Greetings TVgasm patrons! P-Baby Walker here, proud to be the newest addition to the Moviegasm staff. What brings me and my dementia here you ask? An act of desperation to save the Baby Walker marriage. Truth is, my husband threatened to lock me in the attic and cut off my Diet Pepsi supply if I didn’t find an alternative outlet for my constant stream of cantankerous opinions. Nevertheless, I’m extremely excited to be here and will get right to the movie review, as I hope we will have plenty of time to get properly acquainted in the future.
For years, Hollywood has been banking on the appeal of sports movies featuring kids, resulting in masterpieces such as Little Giants, The Mighty Ducks, and everyone’s favorite stinkfest Rookie of the Year. The main character is always a misfit pining for a dewy faced adolescent piece of ass, and they always travel with a fat friend sidekick. Today I will be tackling the latest serving of young athletic fare which also serves as the latest case of Hollywood nepotism, The Karate Kid.
Starring Fresh Prince offspring Jaden Smith as Dre Parker the titular character, and Rush Hour alum Jackie Chan filling Mr. Miyagi’s immeasurable shoes, I was admittedly torn after viewing the trailer by feelings of nostalgic enchantment and shame that I found myself thinking that not only did this look pretty good but I’d probably see it in the theater. My mom was unusually thrilled when I told her of my evening plans to take in The Karate Kid during our daily phone call, though I suspect her excitement stems from the fact that she is indeed Chinese and the movie featured no less than 4,621 members of her extended family.
The general plot is your typical fish out of water scenario, with Dre and his mom, the always adorable Taraji P. Henson, forced to uproot their life in Detroit and haul ass to China due to work obligations. Personally, P-Baby would have thought a move like that as a kid would have kicked ass, with enough Game Boy and Sanrio to drive a small child to a Keroppi-induced catatonic state. Instead, we uprooted and moved to West Chester, home to everyone’s favorite manic shopping channel, QVC. Thanks, parents.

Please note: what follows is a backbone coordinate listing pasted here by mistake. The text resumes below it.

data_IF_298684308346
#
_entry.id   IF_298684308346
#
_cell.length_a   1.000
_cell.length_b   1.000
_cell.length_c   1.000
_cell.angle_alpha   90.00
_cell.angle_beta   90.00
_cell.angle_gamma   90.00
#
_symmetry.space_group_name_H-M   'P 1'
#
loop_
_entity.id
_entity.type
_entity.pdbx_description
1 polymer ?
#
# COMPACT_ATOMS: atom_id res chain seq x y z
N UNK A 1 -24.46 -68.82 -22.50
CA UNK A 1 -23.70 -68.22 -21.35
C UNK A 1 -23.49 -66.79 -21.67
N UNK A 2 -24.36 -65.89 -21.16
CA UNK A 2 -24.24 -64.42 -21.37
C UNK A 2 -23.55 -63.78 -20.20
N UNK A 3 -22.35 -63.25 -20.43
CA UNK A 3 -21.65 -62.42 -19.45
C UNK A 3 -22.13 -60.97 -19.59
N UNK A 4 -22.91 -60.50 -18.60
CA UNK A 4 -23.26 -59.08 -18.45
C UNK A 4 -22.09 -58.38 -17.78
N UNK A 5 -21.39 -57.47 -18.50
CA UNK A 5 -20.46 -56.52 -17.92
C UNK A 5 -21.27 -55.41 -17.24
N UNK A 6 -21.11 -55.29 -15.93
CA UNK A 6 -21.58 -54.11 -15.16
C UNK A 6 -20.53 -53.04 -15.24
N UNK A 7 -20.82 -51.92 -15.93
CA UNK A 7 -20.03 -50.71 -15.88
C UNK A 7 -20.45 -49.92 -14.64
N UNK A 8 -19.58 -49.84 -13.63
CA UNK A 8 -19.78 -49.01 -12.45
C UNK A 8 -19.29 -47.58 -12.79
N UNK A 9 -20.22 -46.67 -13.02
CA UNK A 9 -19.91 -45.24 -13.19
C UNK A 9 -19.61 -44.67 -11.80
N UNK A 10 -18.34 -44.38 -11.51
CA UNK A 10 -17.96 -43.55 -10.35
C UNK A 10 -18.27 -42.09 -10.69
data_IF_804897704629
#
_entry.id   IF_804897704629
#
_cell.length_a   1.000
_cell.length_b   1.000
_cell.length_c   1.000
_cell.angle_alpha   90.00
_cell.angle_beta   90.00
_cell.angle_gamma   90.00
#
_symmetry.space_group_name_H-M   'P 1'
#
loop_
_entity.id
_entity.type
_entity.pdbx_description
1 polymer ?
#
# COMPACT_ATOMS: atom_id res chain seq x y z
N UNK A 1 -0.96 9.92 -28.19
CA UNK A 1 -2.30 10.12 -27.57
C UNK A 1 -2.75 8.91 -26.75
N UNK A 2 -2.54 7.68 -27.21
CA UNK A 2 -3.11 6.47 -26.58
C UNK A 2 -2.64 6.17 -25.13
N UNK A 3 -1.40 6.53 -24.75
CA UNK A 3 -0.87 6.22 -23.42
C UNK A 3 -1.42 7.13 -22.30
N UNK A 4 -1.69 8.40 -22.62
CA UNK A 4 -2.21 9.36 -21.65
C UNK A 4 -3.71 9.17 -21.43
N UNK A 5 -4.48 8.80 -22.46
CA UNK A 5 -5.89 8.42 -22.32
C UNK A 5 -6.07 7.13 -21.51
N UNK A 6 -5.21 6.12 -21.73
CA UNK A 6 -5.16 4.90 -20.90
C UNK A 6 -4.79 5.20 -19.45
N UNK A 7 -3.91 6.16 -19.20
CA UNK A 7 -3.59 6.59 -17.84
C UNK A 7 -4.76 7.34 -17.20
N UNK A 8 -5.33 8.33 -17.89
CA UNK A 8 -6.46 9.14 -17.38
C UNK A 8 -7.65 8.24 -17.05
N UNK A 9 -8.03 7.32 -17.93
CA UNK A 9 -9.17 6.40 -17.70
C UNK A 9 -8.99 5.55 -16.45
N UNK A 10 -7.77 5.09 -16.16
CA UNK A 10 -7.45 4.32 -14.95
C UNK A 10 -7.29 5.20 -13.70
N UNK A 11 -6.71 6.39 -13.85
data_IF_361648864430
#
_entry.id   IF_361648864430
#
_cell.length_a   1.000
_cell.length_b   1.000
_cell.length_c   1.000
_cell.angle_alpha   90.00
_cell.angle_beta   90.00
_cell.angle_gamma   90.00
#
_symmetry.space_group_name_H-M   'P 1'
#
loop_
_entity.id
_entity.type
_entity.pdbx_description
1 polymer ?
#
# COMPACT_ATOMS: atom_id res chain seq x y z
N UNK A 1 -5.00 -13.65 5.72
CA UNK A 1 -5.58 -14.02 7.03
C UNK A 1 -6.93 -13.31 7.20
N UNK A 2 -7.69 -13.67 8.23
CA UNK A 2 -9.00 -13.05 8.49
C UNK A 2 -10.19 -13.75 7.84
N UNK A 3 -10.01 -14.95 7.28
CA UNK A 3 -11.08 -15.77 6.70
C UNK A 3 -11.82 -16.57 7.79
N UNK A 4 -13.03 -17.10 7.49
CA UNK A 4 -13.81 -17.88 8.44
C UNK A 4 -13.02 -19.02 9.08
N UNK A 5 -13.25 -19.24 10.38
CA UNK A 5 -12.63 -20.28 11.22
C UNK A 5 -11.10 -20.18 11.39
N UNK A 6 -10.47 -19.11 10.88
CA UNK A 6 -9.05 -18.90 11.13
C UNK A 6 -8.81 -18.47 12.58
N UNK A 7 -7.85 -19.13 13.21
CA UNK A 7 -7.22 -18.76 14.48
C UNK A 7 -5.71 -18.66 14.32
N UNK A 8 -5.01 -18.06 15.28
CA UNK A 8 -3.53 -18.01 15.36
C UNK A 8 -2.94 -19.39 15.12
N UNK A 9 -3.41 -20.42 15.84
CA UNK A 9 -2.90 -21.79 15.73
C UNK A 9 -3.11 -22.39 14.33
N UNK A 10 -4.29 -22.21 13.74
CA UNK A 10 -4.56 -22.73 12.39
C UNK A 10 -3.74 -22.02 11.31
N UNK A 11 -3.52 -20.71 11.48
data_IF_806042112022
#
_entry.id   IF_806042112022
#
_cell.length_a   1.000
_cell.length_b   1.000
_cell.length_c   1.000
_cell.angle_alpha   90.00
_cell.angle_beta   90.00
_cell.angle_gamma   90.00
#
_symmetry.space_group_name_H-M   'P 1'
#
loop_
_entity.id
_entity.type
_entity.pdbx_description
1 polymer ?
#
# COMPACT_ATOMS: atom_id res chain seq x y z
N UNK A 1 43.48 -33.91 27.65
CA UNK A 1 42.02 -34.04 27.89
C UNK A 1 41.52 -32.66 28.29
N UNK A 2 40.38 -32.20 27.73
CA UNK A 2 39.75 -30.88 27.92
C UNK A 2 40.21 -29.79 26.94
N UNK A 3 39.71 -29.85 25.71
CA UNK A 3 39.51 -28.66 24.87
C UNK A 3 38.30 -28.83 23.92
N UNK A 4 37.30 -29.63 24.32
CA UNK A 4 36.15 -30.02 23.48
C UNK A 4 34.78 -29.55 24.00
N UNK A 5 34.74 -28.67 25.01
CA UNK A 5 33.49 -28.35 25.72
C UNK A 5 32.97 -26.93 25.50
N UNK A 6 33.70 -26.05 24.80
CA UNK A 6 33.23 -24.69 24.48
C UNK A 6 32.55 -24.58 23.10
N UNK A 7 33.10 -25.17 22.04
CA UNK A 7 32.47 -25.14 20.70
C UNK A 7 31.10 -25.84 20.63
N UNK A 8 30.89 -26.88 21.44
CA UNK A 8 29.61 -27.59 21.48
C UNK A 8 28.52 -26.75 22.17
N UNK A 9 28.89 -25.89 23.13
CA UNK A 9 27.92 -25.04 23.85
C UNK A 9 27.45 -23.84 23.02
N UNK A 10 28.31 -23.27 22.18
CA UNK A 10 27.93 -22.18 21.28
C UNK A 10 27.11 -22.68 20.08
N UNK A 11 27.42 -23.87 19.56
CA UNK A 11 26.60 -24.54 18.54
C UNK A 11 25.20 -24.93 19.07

Approximately five minutes after touching down in China, Dre’s mom sends him out the door to wander around the streets of a foreign, Communist country in order to locate the building maintenance man so he can fix the hot water in their new apartment. As suspected, he promptly gets his ass kicked Street Fighter style on the basketball court by Cheng, leader of the local school gang. In Dre’s defense, drop Cheng onto the streets of Detroit and upon his first attempted flying side kick, that fool is getting shot with a sideways tilted Glock. Another point of concern is the parenting style of Mrs. Parker. Apparently unaware of child slavery rings, concubines, or the plausible notion that there are psychopaths in China, she’s perfectly comfortable sending her twelve year old non-Chinese speaking child out to fend for himself. Yet she loses her fucking mind when he doesn’t hang his jacket up. Priorities, Mrs. Parker, it’s all about priorities.
Dre quickly meets and falls for classmate Mei Ying, played by a charming Wen Wen Han. Since the rule is every Asian child must be good at math, karate, and/or a stringed instrument, Mei Ying is an extremely talented violin player feeling the pressure from her family to gain acceptance to the prestigious Beijing Academy of Music. Their relationship blossoms to the dismay of Cheng and friends, who are hell-bent on keeping them apart while simultaneously beating the living shit out of Dre. Conveniently, Cheng and his group of cronies are all Kung Fu prodigies moonlighting as students during the day. I wish I could be a prodigy at something bad ass like Kung Fu. It’d be much more useful than my Tetris skills in protecting me from getting thrown in a windowless van and being held captive in a well. I do have abnormally strong thumbs, however, perfect for holding sandwiches and cans of Diet Pepsi.